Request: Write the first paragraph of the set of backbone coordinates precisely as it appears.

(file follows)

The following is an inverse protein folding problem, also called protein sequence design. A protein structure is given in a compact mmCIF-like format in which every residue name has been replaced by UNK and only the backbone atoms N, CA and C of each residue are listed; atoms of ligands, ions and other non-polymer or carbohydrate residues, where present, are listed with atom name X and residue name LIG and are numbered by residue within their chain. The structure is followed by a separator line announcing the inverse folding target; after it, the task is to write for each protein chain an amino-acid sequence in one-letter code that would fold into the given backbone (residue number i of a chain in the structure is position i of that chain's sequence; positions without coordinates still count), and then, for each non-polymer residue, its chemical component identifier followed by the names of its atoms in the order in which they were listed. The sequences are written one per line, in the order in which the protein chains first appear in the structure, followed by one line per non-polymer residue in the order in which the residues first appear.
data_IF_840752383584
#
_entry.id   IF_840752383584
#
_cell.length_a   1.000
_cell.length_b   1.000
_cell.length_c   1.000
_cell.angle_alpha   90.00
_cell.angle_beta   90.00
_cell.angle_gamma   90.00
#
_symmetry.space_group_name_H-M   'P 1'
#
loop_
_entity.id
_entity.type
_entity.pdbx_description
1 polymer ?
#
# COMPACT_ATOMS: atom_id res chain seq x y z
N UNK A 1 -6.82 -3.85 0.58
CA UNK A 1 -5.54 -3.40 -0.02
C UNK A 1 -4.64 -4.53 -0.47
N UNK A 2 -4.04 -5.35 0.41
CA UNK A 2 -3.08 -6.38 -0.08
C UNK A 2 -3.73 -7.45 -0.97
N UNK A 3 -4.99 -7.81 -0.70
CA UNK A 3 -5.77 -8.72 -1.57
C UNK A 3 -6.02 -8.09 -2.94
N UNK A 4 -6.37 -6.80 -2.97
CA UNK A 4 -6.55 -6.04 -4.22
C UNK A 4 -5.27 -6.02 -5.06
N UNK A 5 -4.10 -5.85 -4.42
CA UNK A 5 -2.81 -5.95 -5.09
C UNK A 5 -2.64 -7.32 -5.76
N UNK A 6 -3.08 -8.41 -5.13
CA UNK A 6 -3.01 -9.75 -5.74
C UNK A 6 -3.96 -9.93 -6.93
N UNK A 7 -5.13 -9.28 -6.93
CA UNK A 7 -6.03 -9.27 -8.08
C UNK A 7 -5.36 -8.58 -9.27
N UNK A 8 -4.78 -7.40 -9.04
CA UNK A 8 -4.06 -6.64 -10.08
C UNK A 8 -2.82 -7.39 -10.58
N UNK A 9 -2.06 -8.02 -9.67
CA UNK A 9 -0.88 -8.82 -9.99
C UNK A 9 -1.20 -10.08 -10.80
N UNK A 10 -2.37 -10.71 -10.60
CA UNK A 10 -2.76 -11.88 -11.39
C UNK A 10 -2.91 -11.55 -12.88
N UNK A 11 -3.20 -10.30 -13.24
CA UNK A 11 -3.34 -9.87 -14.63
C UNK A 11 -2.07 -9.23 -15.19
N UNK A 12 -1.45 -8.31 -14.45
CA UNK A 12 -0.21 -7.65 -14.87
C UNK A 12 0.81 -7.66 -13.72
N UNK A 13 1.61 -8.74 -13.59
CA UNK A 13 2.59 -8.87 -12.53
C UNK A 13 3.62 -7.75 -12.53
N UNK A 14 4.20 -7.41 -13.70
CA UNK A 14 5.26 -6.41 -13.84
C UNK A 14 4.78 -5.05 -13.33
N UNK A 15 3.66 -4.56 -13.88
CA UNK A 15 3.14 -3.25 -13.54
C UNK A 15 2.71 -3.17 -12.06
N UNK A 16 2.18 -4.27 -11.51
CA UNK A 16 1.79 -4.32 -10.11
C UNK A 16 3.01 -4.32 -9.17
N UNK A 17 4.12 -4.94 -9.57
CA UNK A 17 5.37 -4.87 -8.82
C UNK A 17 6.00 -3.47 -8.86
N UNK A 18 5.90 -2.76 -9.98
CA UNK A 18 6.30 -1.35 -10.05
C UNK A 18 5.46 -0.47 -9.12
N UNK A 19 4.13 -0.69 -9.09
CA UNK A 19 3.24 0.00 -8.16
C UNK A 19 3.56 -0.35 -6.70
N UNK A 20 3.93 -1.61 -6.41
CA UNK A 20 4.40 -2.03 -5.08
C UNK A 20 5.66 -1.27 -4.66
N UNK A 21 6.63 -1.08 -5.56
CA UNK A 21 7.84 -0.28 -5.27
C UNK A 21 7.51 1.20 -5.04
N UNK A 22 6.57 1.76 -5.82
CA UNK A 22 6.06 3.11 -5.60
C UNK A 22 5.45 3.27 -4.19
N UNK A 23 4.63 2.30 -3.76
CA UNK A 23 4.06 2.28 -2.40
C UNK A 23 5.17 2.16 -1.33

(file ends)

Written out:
The following is an inverse protein folding problem, also called protein sequence design. A protein structure is given in a compact mmCIF-like format in which every residue name has been replaced by UNK and only the backbone atoms N, CA and C of each residue are listed; atoms of ligands, ions and other non-polymer or carbohydrate residues, where present, are listed with atom name X and residue name LIG and are numbered by residue within their chain. The structure is followed by a separator line announcing the inverse folding target; after it, the task is to write for each protein chain an amino-acid sequence in one-letter code that would fold into the given backbone (residue number i of a chain in the structure is position i of that chain's sequence; positions without coordinates still count), and then, for each non-polymer residue, its chemical component identifier followed by the names of its atoms in the order in which they were listed. The sequences are written one per line, in the order in which the protein chains first appear in the structure, followed by one line per non-polymer residue in the order in which the residues first appear.